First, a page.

Are you a fan of John Greene? Then this read is right up your ally. Thoughtful and timely, this one reminds us what it’s like to fall in love, and reminds us of how truly interconnected we all are in such a seemingly big and impersonal world.
What is this book about?
Two teens, each embarking on a life changing day in NYC have no idea that their chance meeting will set off a chain of events that will change the trajectory of their lives forever.
16 year old Tasha is set to be deported back to Jamaica….tonight. She has lived in the US since she was a young child after coming with her parents so that her father could pursue his life long dream of becoming an actor. Ten years later her family still lives in a cramped one bedroom and her fathers dream is all but dead.
After an unfortunate DUI, her family’s undocumented status is discovered, all appeals subsequently lost, and they are set to be deported that very night. In a last ditch effort to save her life as she knows it, Tasha sets out to meet with an immigration lawyer who she hopes can work a miracle.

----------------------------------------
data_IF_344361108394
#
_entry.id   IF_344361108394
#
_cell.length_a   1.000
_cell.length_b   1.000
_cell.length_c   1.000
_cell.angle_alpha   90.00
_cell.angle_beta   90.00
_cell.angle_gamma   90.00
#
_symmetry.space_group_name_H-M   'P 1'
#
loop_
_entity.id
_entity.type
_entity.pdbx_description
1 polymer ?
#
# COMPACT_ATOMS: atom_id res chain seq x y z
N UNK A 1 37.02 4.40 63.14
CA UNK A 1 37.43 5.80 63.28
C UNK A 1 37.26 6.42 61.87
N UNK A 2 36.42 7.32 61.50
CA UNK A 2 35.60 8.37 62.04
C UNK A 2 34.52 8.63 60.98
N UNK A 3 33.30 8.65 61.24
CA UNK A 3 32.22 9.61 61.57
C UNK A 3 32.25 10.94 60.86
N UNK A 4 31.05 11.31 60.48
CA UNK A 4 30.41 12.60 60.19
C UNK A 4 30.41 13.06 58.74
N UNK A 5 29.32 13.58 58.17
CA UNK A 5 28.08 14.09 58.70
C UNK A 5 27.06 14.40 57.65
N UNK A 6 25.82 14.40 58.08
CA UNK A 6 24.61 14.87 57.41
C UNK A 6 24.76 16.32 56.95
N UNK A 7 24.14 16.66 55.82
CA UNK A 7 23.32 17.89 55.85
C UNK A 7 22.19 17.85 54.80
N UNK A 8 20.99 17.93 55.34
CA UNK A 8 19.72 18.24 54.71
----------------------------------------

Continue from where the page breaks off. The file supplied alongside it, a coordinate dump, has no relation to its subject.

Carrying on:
16 year old Daniel, born to Korean immigrants, is scheduled for an admissions interview with Yale. His parents have chosen his path in life; study hard, go to a prestigious school, become a doctor, achieve the “American Dream”. The only problem is that Daniel doesn’t want to be a doctor. In fact, he doesn’t even really know what he wants to do with his life; but what he does know, is that he wants to figure it out on his own terms.
These two teens worlds collide when they meet on arguably the most important days of their lives.
What an absolutely amazing story! As I mentioned up top- this one had a very John Greene-esque feel to me and fans of his works will for sure fall in love with this read.
Told in alternating perspectives between Daniel and Tasha, the reader really gets into each of these main characters head space. Even though this read (mostly) spans the length of just one day, the character development between these two is so well done it’s impressive.
There are also several asides in the book, told in the third person which detail very minor characters who up end changing the course of these two lives through their own small, seemingly insignificant ways.
One final note
To me this was the most interesting and exciting part of the book. The world, while it seems so big and impersonal, is all so very interconnected. The fact that things that we may be oblivious to day in and day out can shape the course of our futures is nothing short of fascinating to me.
This is a definite must read- add it to your lists ASAP!
Until next week friends!